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Digs in Conn. neighborhood find artifacts of 1637 battle
AP via Columbus Dispatch ^ | July 12, 2010 | Stephanie Reitz

Posted on 07/13/2010 11:17:16 AM PDT by Pharmboy

MYSTIC, Conn. - Artifacts of a battle between an American Indian tribe and English settlers, a confrontation that helped shape early American history, have sat for years beneath manicured lawns and children's swing sets in a Connecticut neighborhood.

A project to map the battlefields of the Pequot War is bringing those musket balls, gunflints and arrowheads into the sunlight for the first time in centuries. It's also giving researchers insight into the combatants and the land on which they fought, particularly the Mystic hilltop where at least 400 Pequot Indians died in a 1637 massacre by English settlers.

Historians say the attack was a turning point in English warfare with native tribes. It nearly wiped out the powerful Pequots and showed other tribes that the colonists wouldn't hesitate to use methods that some consider genocide. snip..

The researchers have already found remnants of English metal uniform buttons, bandoliers and other items that might help mark where settlers marched, camped before the attack and retreated afterward. The artifacts are being cataloged at the museum and will be kept and displayed there.

(Excerpt) Read more at dispatch.com ...


TOPICS: Extended News; US: Connecticut; United Kingdom
KEYWORDS: indianwars; mystic
They do not mention it here, but those early wars were pretty bloody on both sides. Reading just this, one might get the feeling that it was just the colonists who resorted to brutish techniques.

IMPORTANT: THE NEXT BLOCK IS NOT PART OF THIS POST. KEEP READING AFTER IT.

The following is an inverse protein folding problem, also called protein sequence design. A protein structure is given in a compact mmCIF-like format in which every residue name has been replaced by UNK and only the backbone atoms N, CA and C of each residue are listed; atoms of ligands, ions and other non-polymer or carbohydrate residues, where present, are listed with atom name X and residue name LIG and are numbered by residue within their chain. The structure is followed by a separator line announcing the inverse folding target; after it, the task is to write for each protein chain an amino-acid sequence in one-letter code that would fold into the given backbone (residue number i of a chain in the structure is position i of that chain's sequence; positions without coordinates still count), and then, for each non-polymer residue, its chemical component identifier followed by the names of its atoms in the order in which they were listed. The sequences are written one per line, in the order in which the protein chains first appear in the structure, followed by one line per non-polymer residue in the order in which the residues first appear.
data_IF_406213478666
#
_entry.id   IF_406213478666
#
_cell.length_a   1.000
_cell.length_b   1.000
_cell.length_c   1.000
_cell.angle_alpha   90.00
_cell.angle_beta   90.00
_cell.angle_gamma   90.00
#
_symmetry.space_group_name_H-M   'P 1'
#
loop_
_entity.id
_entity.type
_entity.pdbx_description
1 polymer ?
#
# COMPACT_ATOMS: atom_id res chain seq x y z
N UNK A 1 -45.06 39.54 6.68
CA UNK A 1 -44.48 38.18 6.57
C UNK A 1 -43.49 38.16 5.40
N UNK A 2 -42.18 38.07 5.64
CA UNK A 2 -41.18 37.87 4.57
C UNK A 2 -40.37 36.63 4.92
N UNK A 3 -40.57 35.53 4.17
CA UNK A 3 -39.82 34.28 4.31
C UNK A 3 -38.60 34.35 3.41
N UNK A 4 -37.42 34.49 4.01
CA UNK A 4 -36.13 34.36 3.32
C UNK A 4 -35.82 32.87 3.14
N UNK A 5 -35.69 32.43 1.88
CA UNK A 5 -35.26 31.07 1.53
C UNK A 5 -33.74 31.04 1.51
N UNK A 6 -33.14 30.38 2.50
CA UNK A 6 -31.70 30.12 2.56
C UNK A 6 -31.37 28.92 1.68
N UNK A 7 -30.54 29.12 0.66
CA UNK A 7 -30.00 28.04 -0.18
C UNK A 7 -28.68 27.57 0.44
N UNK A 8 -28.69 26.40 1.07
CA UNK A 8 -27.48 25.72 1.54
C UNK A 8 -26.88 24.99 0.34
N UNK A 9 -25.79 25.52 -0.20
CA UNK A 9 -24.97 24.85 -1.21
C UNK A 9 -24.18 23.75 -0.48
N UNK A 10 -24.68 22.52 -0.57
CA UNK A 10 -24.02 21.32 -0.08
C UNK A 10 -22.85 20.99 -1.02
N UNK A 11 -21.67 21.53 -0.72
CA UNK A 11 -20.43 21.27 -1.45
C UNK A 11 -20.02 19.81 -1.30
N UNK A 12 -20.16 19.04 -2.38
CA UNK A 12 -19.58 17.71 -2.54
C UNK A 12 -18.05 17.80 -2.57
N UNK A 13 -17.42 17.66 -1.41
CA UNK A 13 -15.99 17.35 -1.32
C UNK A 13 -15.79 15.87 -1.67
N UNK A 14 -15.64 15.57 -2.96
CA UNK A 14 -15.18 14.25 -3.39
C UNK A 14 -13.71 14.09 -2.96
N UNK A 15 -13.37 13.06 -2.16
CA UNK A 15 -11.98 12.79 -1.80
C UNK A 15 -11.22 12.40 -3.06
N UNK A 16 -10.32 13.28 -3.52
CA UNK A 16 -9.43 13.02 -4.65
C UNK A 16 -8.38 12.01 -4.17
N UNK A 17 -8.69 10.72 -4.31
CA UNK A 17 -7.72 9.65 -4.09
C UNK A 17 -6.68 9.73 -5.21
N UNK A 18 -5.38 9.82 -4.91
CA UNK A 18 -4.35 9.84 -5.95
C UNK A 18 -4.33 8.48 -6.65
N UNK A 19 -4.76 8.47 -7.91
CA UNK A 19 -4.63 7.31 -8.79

1 posted on 07/13/2010 11:17:20 AM PDT by Pharmboy
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To: SunkenCiv

Can you dig it ping ...


2 posted on 07/13/2010 11:19:13 AM PDT by JennysCool (My hypocrisy goes only so far)
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To: Pharmboy
Historians say the attack was a turning point in English warfare with native tribes. It nearly wiped out the powerful Pequots and showed other tribes that the colonists wouldn't hesitate to use methods that some consider genocide.

That's a revisionist "historian" way of putting it.

Or perhaps this was simply a battle fought in a time when men were men and sought to destroy their enemies, lest they come back seeking vengeance.

3 posted on 07/13/2010 11:24:56 AM PDT by Zeppelin (Keep on FReepin' on...)
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To: Pharmboy

cool find though...I’ll be interested to see what all they uncover as time goes on.